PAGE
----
A few months later, on November 13, 2002, Times columnist Thomas Friedman wrote that “in the world of a single, dominant superpower, the U.N. Security Council becomes even more important, not less.” And he was pleased with the progress of groundwork for war, writing enthusiastically: “The Bush team discovered that the best way to legitimize its overwhelming might — in a war of choice — was not by simply imposing it, but by channeling it through the U.N.”

Its highly influential reporting, combined with an editorial position that wavered under pressure, made the New York Times extremely useful to the Bush administration’s propaganda strategy for launching war on Iraq. The paper played along with the diplomatic ruse in much the same way that it promoted lies about weapons of mass destruction.

But to read the present-day revisionist history from the New York Times, the problem with the run-up to the Iraq invasion was simply misconduct by the Bush administration (ignobly assisted by pliable cable news networks).

Recently, when the Times came out with an editorial headlined “The Truth About the War” on June 6, the newspaper assessed the implications of a new report by the Senate Intelligence Committee. “The report shows clearly that President Bush should have known that important claims he made about Iraq did not conform with intelligence reports,” the Times editorialized. “In other cases, he could have learned the truth if he had asked better questions or encouraged more honest answers.”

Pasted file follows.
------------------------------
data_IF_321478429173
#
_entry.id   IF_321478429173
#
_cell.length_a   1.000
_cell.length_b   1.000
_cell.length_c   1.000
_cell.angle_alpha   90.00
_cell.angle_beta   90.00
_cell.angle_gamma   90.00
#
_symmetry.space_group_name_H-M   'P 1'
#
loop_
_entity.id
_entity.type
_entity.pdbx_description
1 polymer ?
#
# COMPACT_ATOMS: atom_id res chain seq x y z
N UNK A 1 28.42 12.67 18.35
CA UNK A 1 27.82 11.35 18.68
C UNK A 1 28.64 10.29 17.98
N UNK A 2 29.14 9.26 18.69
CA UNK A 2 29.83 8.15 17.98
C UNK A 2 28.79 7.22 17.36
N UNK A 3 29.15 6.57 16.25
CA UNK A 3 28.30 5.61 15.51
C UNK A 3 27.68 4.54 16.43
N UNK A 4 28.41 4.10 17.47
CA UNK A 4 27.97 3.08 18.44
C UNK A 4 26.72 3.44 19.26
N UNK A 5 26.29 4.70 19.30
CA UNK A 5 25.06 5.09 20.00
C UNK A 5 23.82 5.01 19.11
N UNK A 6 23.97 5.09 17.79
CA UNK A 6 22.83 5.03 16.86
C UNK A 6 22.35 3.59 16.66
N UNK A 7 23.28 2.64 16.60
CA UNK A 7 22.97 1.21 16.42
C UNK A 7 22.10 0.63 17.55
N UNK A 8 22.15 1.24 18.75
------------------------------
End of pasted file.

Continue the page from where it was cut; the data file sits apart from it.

Unfortunately, changing just a few words — substituting “the New York Times” for “President Bush” — renders an equally accurate assessment of what a factual report would clearly show: “The New York Times should have known that important claims it made about Iraq did not conform with intelligence reports. In other cases, the Times could have learned the truth if it had asked better questions or encouraged more honest answers.”

Now, as agenda-setting for an air attack on Iran moves into higher gear, the mainline U.S. news media — with the New York Times playing its influential part — are engaged in coverage that does little more than provide stenographic services for the Bush administration.

NORMAN SOLOMON is the author of Made Love, Got War.

Your Ad Here
 

 

 

 

 

More articles by:

Norman Solomon is executive director of the Institute for Public Accuracy, where he coordinates ExposeFacts. Solomon is a co-founder of RootsAction.org.

September 20, 2018
Michael Hudson
Wasting the Lehman Crisis: What Was Not Saved Was the Economy
John Pilger
Hold the Front Page, the Reporters are Missing
Kenn Orphan
The Power of the Anthropocene
Paul Cox – Stan Cox
Puerto Rico’s Unnatural Disaster Rolls on Into Year Two
Rajan Menon
Yemen’s Descent Into Hell: a Saudi-American War of Terror
Russell Mokhiber